By J. Freedom du Lac
Washington Post Staff Writer
Saturday, October 17, 2009; B03
Ben Ali gave all three of his children the same middle name: His own.
"The man could cuss," recalled Sage Ben Ali, one of the three sons of the founder of Ben's Chili Bowl, and he laughed at the thought.
"Dad celebrated life to the fullest," said Nizam Ben Ali, who noted that his father owned homes in three states and traveled the world. Shortly before dying of congestive heart failure last week at the age of 82, Ali took a two-week cruise with his wife of 51 years, Virginia. Never told his cardiologist he was going, either.
"He sucked the marrow out of life," said another son, Kamal Ben Ali. "Eighty-two years -- he lived like a king."
Bernard Demczuk, a former mayoral aide who loves Ben's so much he regularly brings his George Washington University students there for a lesson on Washington history, summed it up at the beginning of a memorial tribute to Ali during Friday's lunch hour: "There was more to Ben Ali than Ben's Chili Bowl."
Every Washingtonian worth his half-smoke knows about the landmark U Street NW diner that Mahaboob Ben Ali founded in 1958. Ali's friends and family tried to fill in the rest of the picture during Friday's session at the Lincoln Theatre, which is just across Ben Ali Way from the restaurant.
Ali, an immigrant from Trinidad of Indian descent, mastered the stock market (Xerox was a must-buy, he kept telling people before the stock exploded). He had a penchant for playing the ponies and poker. He wore maroon pajamas around his house at the edge of Rock Creek Park.
He loved Shakespeare and inspirational self-help mantras, such as the one that appeared on buttons that were handed out at the Lincoln: "If you believe, you can achieve." Ali's smiling visage appeared beneath the words.
And the ego. Oh, the ego!
It made at least one final appearance shortly before Ali died, his family recalled. Noting his VIP accommodations at George Washington University Hospital, "he told me that, finally, he was being treated as he deserved," Nizam said, and the assembled hundreds broke up.
"He told me, 'You'll realize I'm a genius after I'm gone,' " Sage said. Hubris? Nah. "It's true."
An audience of politicians, diplomats, friends, family members and just plain folks convened for the memorial, which was billed as a celebration. "It's not about sadness," said Sage, although Nizam Ali seemed to disagree, breaking down while he spoke about their father.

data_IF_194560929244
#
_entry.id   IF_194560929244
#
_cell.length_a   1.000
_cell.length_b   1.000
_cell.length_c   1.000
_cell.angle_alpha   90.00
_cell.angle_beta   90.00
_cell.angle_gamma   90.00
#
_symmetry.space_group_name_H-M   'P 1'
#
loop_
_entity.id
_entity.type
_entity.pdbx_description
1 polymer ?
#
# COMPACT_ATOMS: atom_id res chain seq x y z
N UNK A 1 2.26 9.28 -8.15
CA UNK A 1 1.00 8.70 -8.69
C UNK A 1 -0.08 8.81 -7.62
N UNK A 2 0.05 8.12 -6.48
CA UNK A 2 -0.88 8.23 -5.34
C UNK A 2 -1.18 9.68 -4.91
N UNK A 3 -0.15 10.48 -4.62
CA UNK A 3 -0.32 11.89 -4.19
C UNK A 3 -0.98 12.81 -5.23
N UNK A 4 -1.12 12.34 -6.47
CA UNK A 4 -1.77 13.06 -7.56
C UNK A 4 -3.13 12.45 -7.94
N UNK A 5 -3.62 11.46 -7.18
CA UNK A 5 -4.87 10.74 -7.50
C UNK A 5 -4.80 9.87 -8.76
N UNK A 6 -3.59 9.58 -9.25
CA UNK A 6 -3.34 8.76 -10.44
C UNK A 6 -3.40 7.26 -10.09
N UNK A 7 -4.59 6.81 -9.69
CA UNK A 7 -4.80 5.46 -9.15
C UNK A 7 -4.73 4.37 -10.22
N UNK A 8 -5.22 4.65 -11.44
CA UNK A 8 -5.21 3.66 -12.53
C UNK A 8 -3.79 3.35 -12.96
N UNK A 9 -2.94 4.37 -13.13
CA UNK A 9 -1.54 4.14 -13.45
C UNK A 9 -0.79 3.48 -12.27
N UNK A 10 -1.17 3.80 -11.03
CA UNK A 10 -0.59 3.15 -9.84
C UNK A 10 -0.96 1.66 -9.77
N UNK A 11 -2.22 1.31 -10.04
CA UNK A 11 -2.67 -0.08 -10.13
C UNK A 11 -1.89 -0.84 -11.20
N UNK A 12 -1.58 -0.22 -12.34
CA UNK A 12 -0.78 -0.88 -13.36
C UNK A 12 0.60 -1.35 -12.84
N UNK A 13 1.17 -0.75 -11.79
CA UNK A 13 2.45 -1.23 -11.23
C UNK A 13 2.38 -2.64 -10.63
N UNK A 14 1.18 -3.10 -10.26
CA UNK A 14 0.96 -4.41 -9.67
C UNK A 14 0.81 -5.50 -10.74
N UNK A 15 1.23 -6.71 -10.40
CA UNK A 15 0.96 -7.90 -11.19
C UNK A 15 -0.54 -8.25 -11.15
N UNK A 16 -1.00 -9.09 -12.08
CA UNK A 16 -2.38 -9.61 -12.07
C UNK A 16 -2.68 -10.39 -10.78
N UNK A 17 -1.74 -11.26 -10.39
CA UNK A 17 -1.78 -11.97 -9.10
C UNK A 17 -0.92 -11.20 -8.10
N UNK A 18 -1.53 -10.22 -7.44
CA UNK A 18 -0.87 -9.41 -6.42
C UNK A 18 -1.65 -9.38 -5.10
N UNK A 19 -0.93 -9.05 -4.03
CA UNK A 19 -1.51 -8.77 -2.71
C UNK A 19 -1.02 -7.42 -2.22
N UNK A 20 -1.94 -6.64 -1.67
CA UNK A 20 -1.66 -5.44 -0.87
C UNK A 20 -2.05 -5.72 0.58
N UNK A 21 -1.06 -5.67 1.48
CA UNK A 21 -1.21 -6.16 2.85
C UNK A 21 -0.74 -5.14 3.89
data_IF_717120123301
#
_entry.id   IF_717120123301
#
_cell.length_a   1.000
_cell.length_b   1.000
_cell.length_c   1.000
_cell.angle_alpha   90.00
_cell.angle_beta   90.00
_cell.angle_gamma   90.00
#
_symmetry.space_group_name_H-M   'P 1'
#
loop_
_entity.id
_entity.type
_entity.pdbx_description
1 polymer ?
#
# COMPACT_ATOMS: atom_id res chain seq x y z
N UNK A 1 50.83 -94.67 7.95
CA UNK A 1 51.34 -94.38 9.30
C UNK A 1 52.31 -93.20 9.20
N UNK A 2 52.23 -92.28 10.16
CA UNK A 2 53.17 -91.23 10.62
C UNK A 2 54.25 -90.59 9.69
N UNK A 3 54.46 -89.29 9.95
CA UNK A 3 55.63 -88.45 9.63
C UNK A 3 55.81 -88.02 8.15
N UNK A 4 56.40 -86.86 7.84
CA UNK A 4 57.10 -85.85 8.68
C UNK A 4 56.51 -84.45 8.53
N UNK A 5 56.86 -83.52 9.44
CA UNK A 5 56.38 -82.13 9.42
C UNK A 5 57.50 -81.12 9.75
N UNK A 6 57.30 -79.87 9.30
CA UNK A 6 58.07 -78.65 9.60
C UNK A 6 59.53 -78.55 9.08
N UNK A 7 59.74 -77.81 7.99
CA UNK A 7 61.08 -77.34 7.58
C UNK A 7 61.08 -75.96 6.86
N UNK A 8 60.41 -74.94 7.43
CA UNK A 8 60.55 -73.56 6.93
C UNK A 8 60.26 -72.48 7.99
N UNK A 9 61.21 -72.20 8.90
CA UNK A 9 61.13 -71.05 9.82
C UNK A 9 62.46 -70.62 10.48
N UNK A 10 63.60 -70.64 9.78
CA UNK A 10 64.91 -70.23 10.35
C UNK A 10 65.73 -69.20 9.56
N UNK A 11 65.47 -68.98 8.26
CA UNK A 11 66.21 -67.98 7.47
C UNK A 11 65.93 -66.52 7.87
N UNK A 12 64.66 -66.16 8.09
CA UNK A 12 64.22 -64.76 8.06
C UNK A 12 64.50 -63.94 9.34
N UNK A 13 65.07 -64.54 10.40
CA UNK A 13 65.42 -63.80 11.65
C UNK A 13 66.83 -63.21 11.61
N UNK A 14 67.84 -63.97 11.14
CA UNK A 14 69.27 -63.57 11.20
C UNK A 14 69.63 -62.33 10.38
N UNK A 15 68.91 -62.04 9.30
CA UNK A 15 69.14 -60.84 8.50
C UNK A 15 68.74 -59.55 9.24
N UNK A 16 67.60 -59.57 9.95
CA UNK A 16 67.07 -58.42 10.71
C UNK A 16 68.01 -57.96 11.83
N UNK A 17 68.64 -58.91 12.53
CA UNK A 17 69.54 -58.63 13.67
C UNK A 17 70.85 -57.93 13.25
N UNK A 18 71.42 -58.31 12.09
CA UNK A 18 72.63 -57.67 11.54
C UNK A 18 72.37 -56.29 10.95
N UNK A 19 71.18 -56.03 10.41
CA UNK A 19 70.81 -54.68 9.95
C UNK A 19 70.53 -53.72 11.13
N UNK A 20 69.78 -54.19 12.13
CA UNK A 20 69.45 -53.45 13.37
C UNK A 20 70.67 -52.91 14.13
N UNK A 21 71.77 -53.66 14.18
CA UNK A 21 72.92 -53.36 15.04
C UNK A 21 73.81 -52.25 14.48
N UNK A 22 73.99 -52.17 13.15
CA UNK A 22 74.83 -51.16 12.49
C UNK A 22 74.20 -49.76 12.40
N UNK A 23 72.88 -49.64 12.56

There was a prayer, in which the heavens were thanked for -- among other things -- Ali's signature chili dog and the mother of all things Ben's, the half-smoke sausage. There was a video, recycled from Ali's 80th birthday celebration two years earlier.
There was a proclamation by Mayor Adrian M. Fenty, who called Ben's "one of the greatest treasures in the District of Columbia" and recalled the lunch he shared at Ben's with Barack Obama in January. "It was electric," said Fenty, one of four mayors in the room.
Onstage, a dozen floral arrangements surrounded a glowing portrait of Ali.
D.C. Council member Jim Graham, whose ward includes the spot where Ben's has been open since Aug. 22, 1958, declared that the stage-right box at the Lincoln Theatre would henceforth be called the Ben Ali Box.
Demczuk, now a GWU administrator who was the day's master of ceremonies, wore a maize-colored shirt and red handkerchief in the pocket of his dark suit -- a nod to the Ben's Chili Bowl color scheme.
Eventually, the tribute became an open-mic memorial as attendees were invited to share stories about Ben Ali.
"It's so hard to say goodbye to Ben Ali," a woman sang.
"Your arrogance has been justified by your contributions to this city," one man said.
There was a riff about Ben's as an anchor of U Street. An old poker buddy talked about Ali's gamesmanship. Somebody mentioned how remarkable it was that Ben's had survived the crack epidemic (not to mention the construction of Metro's Green Line). A former employee talked about Ali's intellectual, financial and spiritual generosity.
And then the crowd shuffled into the Lincoln lobby for one last bit -- and bite -- of Ben Ali's legacy: chili dogs, on the house.